Editor’s Note: Have you missed any of Mike Carr’s charts in Money & Markets Daily? We’ve got you covered. Monday to Friday, Mike highlights a chart that catches his eye — and what it could mean for markets or the economy going forward. Check out his analysis from the last week below.

Unemployment Claims Point to a Rate Cut

Initial filings for unemployment benefits hit their highest level since late August 2023. Jobless claims totaled 231,000 for the week ending May 4. That’s up 22,000 from the previous period and higher than the Dow Jones estimate of 214,000.

Previous spikes in new claims marked lows in the unemployment rate. The Federal Reserve’s chart, shown below, tracks initial claims (the blue line) and the unemployment rate (the red line). This chart had set both to equal 100 in April 2022 to allow for a direction comparison.

A higher unemployment rate followed spikes in new claims for March and June 2023. The latest reading is likely to be followed by an even higher unemployment rate. That’s bad news for hundreds of thousands who will likely lose their jobs in the coming months. It’s also likely to force the Fed to cut interest rates this summer.

Jobless Claims vs. Unemployment Rate

A Crack in Consumer Spending

Since the pandemic, consumer spending growth has outpaced income increases. Increased debt has made that possible for the past few years. Now, there are signs consumers are having trouble keeping up with debt.

The Wells Fargo chart below shows that credit card and auto loan delinquency are reaching crisis levels. Banks will reduce credit limits for delinquent accounts. Lack of access to credit cards will make it difficult for many consumers to keep spending.

That’s one reason spending is likely to contract. Another is the loss of a car to repossession. If families lose their cars after going delinquent on a loan, they could also lose their jobs. This chart is another ominous turn in the economic data.

 President Biden Should Be Watching This Chart

Despite protests from the White House, many voters believe the economy isn’t doing well. And that’s probably because it isn’t. The chart below shows inflation-adjusted GDP per capita. Over time, GDP should rise as the population grows.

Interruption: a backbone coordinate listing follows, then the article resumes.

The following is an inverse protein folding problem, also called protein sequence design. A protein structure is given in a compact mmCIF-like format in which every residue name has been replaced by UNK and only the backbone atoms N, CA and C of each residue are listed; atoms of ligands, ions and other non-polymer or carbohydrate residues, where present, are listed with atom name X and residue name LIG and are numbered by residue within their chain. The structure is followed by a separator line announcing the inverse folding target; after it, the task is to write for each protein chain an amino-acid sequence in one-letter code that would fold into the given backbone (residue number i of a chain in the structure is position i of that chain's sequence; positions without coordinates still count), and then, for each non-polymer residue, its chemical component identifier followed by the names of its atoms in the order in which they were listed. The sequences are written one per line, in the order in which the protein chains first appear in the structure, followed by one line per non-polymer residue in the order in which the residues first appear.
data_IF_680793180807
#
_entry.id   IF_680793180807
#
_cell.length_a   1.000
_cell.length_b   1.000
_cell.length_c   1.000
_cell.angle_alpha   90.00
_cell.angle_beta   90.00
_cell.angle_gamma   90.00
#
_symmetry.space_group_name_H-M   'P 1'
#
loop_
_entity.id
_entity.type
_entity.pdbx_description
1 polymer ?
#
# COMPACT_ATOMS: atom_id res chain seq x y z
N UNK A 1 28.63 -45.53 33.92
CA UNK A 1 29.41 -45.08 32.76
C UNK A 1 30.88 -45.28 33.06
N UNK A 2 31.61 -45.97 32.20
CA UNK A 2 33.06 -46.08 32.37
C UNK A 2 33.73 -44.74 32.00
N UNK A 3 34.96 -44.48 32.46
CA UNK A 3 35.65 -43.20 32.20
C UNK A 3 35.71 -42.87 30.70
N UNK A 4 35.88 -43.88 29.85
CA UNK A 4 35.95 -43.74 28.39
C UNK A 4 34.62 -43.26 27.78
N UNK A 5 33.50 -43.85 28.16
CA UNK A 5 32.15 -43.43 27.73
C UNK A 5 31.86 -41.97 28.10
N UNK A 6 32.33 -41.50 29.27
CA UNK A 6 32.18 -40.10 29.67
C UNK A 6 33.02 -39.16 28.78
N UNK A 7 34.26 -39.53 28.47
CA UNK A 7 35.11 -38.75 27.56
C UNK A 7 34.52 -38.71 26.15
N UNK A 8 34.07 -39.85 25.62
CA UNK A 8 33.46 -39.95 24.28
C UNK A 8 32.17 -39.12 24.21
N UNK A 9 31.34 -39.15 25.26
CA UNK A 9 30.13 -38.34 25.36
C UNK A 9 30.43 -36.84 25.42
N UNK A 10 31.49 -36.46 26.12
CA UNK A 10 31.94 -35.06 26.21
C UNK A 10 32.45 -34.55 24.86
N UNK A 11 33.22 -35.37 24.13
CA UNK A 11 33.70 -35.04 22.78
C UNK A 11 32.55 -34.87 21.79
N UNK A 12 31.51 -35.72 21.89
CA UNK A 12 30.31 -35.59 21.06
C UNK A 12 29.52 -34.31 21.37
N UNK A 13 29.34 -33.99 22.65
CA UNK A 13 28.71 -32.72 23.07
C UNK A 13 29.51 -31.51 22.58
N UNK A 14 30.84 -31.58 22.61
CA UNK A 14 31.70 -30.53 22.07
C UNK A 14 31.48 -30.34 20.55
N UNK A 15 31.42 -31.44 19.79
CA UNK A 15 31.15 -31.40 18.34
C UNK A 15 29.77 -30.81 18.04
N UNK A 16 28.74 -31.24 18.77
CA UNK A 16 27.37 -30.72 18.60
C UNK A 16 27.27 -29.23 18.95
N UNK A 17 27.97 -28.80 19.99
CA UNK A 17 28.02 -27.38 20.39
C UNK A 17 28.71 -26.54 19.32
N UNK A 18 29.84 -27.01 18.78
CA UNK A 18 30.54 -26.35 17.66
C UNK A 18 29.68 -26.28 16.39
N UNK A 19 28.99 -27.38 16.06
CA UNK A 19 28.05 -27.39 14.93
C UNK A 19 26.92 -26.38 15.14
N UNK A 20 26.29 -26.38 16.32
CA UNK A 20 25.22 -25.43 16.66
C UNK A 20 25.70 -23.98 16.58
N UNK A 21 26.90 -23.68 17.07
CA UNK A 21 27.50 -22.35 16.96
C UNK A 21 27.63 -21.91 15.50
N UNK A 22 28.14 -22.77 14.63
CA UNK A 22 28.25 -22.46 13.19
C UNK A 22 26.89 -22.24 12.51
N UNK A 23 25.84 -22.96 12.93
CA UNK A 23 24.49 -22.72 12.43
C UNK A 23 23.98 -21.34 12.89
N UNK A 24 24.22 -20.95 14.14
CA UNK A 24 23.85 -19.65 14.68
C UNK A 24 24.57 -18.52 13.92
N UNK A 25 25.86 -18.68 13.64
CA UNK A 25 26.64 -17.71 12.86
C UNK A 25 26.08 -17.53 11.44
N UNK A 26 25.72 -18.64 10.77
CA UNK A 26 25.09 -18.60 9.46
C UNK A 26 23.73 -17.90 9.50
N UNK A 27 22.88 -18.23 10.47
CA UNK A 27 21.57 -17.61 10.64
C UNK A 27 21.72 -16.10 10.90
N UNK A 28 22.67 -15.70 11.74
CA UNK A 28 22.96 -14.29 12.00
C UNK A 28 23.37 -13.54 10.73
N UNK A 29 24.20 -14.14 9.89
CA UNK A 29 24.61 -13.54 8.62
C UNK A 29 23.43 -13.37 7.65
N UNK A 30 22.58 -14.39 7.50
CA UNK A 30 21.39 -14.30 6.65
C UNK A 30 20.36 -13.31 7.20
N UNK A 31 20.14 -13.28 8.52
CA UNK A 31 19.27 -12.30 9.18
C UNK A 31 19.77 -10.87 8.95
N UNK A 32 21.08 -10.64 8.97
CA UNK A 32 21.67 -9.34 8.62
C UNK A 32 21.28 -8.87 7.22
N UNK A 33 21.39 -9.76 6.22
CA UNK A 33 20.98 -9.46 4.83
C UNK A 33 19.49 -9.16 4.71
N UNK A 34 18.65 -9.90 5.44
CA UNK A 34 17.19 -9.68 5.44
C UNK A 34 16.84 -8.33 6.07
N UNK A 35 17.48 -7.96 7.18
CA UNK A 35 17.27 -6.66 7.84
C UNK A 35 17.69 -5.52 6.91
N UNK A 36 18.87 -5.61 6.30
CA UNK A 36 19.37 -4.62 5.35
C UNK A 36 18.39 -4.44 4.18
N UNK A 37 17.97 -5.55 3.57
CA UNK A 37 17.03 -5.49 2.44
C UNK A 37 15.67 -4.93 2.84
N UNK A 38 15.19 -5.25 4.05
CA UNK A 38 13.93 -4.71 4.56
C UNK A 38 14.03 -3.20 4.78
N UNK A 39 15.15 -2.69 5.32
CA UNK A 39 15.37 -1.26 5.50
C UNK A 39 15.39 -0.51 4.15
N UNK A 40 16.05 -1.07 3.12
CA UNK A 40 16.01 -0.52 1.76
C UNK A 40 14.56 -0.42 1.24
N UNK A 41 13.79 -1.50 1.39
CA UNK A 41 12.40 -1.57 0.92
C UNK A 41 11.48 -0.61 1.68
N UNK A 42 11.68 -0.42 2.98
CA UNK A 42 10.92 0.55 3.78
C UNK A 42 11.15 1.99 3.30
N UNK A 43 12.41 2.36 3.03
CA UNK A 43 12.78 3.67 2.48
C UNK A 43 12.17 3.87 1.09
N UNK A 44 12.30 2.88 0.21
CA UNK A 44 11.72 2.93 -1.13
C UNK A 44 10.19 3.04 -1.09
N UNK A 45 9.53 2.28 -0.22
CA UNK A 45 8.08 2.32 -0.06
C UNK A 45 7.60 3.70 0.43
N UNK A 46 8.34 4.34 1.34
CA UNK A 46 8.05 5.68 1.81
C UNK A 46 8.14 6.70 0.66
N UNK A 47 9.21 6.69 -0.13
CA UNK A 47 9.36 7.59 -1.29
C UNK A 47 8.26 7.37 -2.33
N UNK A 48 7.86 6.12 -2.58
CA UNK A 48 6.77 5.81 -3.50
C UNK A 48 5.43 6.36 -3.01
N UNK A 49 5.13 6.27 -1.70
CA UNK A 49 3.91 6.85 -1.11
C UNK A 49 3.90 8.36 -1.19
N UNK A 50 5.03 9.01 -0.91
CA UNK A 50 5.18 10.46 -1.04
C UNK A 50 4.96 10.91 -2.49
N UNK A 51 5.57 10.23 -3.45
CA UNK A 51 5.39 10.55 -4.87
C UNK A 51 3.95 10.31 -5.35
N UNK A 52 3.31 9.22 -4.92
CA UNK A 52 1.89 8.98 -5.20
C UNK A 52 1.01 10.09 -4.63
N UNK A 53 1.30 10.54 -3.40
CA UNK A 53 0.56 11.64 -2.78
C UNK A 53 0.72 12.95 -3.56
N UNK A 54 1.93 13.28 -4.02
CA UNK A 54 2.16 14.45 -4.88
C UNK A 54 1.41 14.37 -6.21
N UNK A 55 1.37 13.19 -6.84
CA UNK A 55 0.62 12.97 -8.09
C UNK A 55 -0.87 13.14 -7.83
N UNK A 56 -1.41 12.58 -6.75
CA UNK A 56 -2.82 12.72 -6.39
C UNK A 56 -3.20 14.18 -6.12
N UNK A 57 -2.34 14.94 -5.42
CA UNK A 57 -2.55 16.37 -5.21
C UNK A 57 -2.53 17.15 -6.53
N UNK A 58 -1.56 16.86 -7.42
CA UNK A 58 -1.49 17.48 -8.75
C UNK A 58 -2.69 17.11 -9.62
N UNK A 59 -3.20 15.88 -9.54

This chart adjusts for that factor along with inflation. It shows growth of 0.3% in the first quarter of 2024. Over the long run, real GDP per capita growth averaged 0.49%.

In election years — when growth was below average in the second quarter — the White House changed parties every time since 1948 with just two exceptions. Both Eisenhower and Obama were reelected despite slow growth. However, inflation was less than 2% in 1956 and 2012.

Biden doesn’t have low inflation, so he needs strong growth this quarter. Otherwise, he might get to spend even more at his Delaware mansion.

Real GDP Per Capita

Consumers Have Never Believed the Fed

Gallup recently found that just 34% of U.S. adults have a “great deal” or “fair amount” of confidence in Federal Reserve Chair Jerome Powell. His 36% rating is the lowest Gallup has measured for any Fed chair since its polling began in 2001. Only one chair, Alan Greenspan, has polled above 50%.

This data demonstrates that consumers don’t believe the Fed.

The Federal Reserve Bank of New York’s chart below comes from its Survey of Consumer Expectations. It shows year-ahead inflation expectations. Since the survey began in 2013, consumers have never expected the Fed to reach its target of 2% inflation.

Economist Milton Friedman argued that expectations are a primary driver of inflation. With such low expectations for the performance of the Fed, a robust economic recovery seems unlikely.

Credit Card Delinquencies Are Rising

Almost 7% of credit card balances became delinquent in the first quarter.  That’s a 50% increase from a year ago. Certain characteristics of late payers show where financial stress is developing.

The chart below shows that most delinquent accounts are maxed out. This makes sense since rising balances could be associated with deterioration in family finances. Maxed-out borrowers tend to be in the lowest income quintile and younger. Among Gen Z, 15.3% of borrowers are maxed out. That number is 12.1% for millennials.

High-income, older consumers account for most of consumer spending, so this metric doesn’t tell us much about the economy. But it does tell us that banks face significant problems this year.

That’s it for this week’s edition of Chart of the Day.

Until next time,

Mike Carr sig

Mike Carr

Chief Market Technician